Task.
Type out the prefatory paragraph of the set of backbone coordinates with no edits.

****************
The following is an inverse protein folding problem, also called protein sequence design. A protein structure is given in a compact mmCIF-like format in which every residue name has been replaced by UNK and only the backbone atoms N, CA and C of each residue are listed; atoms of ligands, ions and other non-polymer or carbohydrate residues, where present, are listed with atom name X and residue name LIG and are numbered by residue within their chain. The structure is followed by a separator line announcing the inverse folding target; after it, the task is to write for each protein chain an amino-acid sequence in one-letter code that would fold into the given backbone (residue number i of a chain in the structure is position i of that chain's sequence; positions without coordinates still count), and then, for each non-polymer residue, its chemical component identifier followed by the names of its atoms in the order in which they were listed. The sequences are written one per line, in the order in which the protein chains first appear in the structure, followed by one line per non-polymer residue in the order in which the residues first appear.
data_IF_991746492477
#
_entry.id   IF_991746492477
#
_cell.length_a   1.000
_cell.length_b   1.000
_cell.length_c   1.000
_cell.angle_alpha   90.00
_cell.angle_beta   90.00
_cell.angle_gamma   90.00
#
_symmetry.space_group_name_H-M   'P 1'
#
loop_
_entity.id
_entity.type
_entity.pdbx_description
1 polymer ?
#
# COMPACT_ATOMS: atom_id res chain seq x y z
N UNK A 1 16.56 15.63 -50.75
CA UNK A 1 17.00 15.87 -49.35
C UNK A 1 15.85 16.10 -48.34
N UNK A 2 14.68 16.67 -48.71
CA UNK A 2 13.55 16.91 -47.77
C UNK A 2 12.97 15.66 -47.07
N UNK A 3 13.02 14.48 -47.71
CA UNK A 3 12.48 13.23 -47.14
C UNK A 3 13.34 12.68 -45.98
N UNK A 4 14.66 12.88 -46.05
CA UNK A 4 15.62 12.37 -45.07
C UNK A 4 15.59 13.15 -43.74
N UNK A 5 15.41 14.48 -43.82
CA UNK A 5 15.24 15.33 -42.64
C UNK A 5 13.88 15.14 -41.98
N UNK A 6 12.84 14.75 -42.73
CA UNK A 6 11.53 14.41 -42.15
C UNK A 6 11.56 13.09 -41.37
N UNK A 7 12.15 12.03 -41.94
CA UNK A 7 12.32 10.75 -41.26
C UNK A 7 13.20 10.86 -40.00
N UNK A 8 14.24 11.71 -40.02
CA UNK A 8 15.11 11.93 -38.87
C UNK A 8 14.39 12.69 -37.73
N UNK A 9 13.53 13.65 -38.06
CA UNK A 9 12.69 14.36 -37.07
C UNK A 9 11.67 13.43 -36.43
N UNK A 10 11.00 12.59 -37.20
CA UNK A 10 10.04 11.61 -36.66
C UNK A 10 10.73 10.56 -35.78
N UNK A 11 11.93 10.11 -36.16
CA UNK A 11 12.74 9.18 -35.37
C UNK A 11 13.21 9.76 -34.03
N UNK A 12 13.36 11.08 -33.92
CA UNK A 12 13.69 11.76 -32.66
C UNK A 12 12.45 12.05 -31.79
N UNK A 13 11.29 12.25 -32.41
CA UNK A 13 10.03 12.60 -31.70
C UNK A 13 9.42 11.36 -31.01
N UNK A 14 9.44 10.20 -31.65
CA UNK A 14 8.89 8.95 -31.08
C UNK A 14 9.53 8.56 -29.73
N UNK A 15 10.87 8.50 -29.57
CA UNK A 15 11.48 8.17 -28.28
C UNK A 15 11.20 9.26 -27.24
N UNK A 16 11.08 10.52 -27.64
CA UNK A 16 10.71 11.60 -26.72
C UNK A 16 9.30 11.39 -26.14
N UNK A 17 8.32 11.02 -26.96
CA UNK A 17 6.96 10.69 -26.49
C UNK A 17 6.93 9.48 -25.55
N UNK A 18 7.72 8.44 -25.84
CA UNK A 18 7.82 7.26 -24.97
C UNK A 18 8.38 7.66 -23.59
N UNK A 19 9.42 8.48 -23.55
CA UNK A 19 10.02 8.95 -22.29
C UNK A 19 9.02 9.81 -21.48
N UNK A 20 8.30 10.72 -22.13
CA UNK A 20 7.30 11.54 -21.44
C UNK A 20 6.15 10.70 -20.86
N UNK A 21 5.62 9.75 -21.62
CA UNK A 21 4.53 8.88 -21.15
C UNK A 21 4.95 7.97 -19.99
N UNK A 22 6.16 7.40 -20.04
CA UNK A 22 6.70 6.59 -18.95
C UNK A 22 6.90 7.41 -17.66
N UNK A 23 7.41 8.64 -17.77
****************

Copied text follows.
The following is an inverse protein folding problem, also called protein sequence design. A protein structure is given in a compact mmCIF-like format in which every residue name has been replaced by UNK and only the backbone atoms N, CA and C of each residue are listed; atoms of ligands, ions and other non-polymer or carbohydrate residues, where present, are listed with atom name X and residue name LIG and are numbered by residue within their chain. The structure is followed by a separator line announcing the inverse folding target; after it, the task is to write for each protein chain an amino-acid sequence in one-letter code that would fold into the given backbone (residue number i of a chain in the structure is position i of that chain's sequence; positions without coordinates still count), and then, for each non-polymer residue, its chemical component identifier followed by the names of its atoms in the order in which they were listed. The sequences are written one per line, in the order in which the protein chains first appear in the structure, followed by one line per non-polymer residue in the order in which the residues first appear.